ALBERT LEE TUCKER: THE EXPLORER OF THE AUSTRALIAN OUTBACK
Reinvigorating the catered landscapes, harsh shapes and craggy texture of the Australian outback, modernist Albert Lee Tucker was famous for unveiling the genuine Australian image through his art. Among one of the most influential artists, Tucker was born on 29 December 1914 in Melbourne, Australia. Due to his impoverished circumstances Tucker left the school and worked as a commercial illustrator in early 1930s. From 1933 he began attending evening classes at the Victorian Artists Society and enrolled for a term at George Bell’s art school.
Inspired by postimpressionists, expressionists and social realist, the self taught artist studied the work of German artists George Grosz and Max Beckmann and influenced by his association with the two émigré artists Yosl Bergner and Danila Vassilieff. Tucker was a member of Heide Circle and was instrumental in founding of the Contemporary Arts Society.
In 1940, during his involvement in the army as an official war artist, Tucker produced three important works, “Man at Table”, “The Waste Land” and “Floating Figures”. All of these images illustrated the horror and madness of war in a social realist surrealistic and expressionistic style. Married to a fellow artist Joy Hester, Tucker belonged to the Angry Penguins group of artists active at Heide.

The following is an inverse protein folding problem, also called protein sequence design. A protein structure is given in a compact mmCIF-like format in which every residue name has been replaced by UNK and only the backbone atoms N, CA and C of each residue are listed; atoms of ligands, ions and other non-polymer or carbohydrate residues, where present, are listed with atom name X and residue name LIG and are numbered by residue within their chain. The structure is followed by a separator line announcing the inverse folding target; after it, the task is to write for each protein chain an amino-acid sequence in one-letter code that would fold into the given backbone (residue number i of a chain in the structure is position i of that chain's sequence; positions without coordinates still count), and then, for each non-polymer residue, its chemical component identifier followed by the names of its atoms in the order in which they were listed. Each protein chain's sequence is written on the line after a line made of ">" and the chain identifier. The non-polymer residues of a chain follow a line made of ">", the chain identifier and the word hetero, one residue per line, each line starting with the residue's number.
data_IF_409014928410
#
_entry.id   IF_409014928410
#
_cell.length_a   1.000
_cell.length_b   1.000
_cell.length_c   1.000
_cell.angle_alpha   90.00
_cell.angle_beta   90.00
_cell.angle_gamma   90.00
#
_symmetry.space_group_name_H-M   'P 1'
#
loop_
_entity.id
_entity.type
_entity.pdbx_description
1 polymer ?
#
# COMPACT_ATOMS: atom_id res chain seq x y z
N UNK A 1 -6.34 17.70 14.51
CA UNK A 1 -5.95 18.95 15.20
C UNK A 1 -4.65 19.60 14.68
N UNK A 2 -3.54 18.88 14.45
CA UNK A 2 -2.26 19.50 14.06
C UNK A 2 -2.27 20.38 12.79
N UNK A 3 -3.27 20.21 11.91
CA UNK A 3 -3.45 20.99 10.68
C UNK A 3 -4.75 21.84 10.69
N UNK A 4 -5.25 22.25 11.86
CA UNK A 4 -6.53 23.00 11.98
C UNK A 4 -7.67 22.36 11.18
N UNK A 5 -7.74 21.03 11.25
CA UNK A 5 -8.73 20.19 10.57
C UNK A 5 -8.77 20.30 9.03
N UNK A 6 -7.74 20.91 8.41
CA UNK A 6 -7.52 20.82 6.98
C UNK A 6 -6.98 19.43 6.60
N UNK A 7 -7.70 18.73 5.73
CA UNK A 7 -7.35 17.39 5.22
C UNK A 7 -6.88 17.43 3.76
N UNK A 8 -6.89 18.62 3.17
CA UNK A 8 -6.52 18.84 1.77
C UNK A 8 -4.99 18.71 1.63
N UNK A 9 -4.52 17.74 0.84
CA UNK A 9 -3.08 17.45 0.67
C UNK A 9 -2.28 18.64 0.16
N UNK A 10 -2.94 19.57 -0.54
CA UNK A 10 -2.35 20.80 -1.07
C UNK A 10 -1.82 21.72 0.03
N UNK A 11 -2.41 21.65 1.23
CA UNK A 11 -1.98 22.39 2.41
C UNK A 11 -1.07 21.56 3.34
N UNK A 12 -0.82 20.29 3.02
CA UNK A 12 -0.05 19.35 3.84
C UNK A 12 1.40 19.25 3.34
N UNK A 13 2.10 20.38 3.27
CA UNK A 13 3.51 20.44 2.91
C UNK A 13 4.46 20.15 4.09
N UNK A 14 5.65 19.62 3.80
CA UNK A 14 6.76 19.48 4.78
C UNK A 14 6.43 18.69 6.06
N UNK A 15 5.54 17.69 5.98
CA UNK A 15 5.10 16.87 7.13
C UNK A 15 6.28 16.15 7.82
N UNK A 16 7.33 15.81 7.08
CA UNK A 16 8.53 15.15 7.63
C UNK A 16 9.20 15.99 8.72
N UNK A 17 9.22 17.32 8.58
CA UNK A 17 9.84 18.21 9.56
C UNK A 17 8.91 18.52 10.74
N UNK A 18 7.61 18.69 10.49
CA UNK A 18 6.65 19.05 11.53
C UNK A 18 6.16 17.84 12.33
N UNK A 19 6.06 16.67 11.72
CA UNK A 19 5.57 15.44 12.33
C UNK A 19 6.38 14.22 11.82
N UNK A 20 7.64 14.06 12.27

In early 1947, Tucker travelled to Japan as an art correspondent and produced a monochrome pen drawing “Hiroshima”. He spent next thirteen years in Europe and the USA. In 1958, his subjects switched from the city to Australian outback, depicting the landscape as being a harsh, barren and sterile wasteland.
In 1959, Tucker won the Australian Women’s Weekly Prize and spent two years in New York producing the Manhattan series and Antipodean Heads. In 1960 he was awarded the Kurt Geiger Award by MOMA Australia and mounted his first solo exhibition. In 1964 he married his second wife Barbara Bilcock and settled in Victoria.
Tucker's works represented in all of the Australian galleries and a retrospective of his works was held at National Gallery of Australia in 1990 and at the Art Gallery of New South Wales in 2007.
Besides painting antipodean heads, explorers, the bush, and local flora and fauna, Tucker also completed many self portraits and portraits of friends and contemporaries, such as Nolan, John Perceval, Michael Keon and Barrett Reid.
Ensuring the posthumous artistic reputation of his first wife Joy Hester, the artist was died on 23 October 1999 in Australia at the age of 84.